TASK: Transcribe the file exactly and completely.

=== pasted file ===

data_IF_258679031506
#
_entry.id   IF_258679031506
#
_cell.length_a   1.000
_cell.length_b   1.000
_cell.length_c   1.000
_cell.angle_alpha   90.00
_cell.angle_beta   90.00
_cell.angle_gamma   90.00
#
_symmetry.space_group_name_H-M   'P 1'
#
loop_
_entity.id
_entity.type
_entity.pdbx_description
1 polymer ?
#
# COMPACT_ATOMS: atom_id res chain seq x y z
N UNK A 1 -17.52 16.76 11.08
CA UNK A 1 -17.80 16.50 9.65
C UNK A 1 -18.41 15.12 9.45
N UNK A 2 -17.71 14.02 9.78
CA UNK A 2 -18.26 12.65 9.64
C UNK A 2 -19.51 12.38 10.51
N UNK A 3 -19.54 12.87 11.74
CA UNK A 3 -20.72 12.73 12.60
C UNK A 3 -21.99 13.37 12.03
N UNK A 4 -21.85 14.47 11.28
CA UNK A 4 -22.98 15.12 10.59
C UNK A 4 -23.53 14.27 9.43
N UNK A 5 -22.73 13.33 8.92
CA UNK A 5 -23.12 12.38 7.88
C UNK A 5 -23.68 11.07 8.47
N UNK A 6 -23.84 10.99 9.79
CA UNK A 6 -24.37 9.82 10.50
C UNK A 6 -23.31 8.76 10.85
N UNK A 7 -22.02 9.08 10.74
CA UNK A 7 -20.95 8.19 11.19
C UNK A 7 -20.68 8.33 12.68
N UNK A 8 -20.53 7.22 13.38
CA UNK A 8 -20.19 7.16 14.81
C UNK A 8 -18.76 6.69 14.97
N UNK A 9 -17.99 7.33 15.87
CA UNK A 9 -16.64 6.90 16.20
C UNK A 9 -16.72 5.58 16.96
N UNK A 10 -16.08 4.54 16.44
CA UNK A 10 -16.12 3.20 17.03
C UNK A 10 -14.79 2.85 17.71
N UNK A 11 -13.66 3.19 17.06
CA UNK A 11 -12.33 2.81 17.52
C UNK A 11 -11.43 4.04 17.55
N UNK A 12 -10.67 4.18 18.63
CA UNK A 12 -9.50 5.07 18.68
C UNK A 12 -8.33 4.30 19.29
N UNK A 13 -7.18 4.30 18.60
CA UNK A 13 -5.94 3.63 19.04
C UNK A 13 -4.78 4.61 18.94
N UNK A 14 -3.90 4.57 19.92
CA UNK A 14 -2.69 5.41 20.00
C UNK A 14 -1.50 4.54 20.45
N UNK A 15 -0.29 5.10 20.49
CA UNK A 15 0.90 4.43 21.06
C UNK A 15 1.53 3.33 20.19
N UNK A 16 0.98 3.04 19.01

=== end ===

data_IF_258679031506
#
_entry.id   IF_258679031506
#
_cell.length_a   1.000
_cell.length_b   1.000
_cell.length_c   1.000
_cell.angle_alpha   90.00
_cell.angle_beta   90.00
_cell.angle_gamma   90.00
#
_symmetry.space_group_name_H-M   'P 1'
#
loop_
_entity.id
_entity.type
_entity.pdbx_description
1 polymer ?
#
# COMPACT_ATOMS: atom_id res chain seq x y z
N UNK A 1 -17.52 16.76 11.08
CA UNK A 1 -17.80 16.50 9.65
C UNK A 1 -18.41 15.12 9.45
N UNK A 2 -17.71 14.02 9.78
CA UNK A 2 -18.26 12.65 9.64
C UNK A 2 -19.51 12.38 10.51
N UNK A 3 -19.54 12.87 11.74
CA UNK A 3 -20.72 12.73 12.60
C UNK A 3 -21.99 13.37 12.03
N UNK A 4 -21.85 14.47 11.28
CA UNK A 4 -22.98 15.12 10.59
C UNK A 4 -23.53 14.27 9.43
N UNK A 5 -22.73 13.33 8.92
CA UNK A 5 -23.12 12.38 7.88
C UNK A 5 -23.68 11.07 8.47
N UNK A 6 -23.84 10.99 9.79
CA UNK A 6 -24.37 9.82 10.50
C UNK A 6 -23.31 8.76 10.85
N UNK A 7 -22.02 9.08 10.74
CA UNK A 7 -20.95 8.19 11.19
C UNK A 7 -20.68 8.33 12.68
N UNK A 8 -20.53 7.22 13.38
CA UNK A 8 -20.19 7.16 14.81
C UNK A 8 -18.76 6.69 14.97
N UNK A 9 -17.99 7.33 15.87
CA UNK A 9 -16.64 6.90 16.20
C UNK A 9 -16.72 5.58 16.96
N UNK A 10 -16.08 4.54 16.44
CA UNK A 10 -16.12 3.20 17.03
C UNK A 10 -14.79 2.85 17.71
N UNK A 11 -13.66 3.19 17.06
CA UNK A 11 -12.33 2.81 17.52
C UNK A 11 -11.43 4.04 17.55
N UNK A 12 -10.67 4.18 18.63
CA UNK A 12 -9.50 5.07 18.68
C UNK A 12 -8.33 4.30 19.29
N UNK A 13 -7.18 4.30 18.60
CA UNK A 13 -5.94 3.63 19.04
C UNK A 13 -4.78 4.61 18.94
N UNK A 14 -3.90 4.57 19.92
CA UNK A 14 -2.69 5.41 20.00
C UNK A 14 -1.50 4.54 20.45
N UNK A 15 -0.29 5.10 20.49
CA UNK A 15 0.90 4.43 21.06
C UNK A 15 1.53 3.33 20.19
N UNK A 16 0.98 3.04 19.01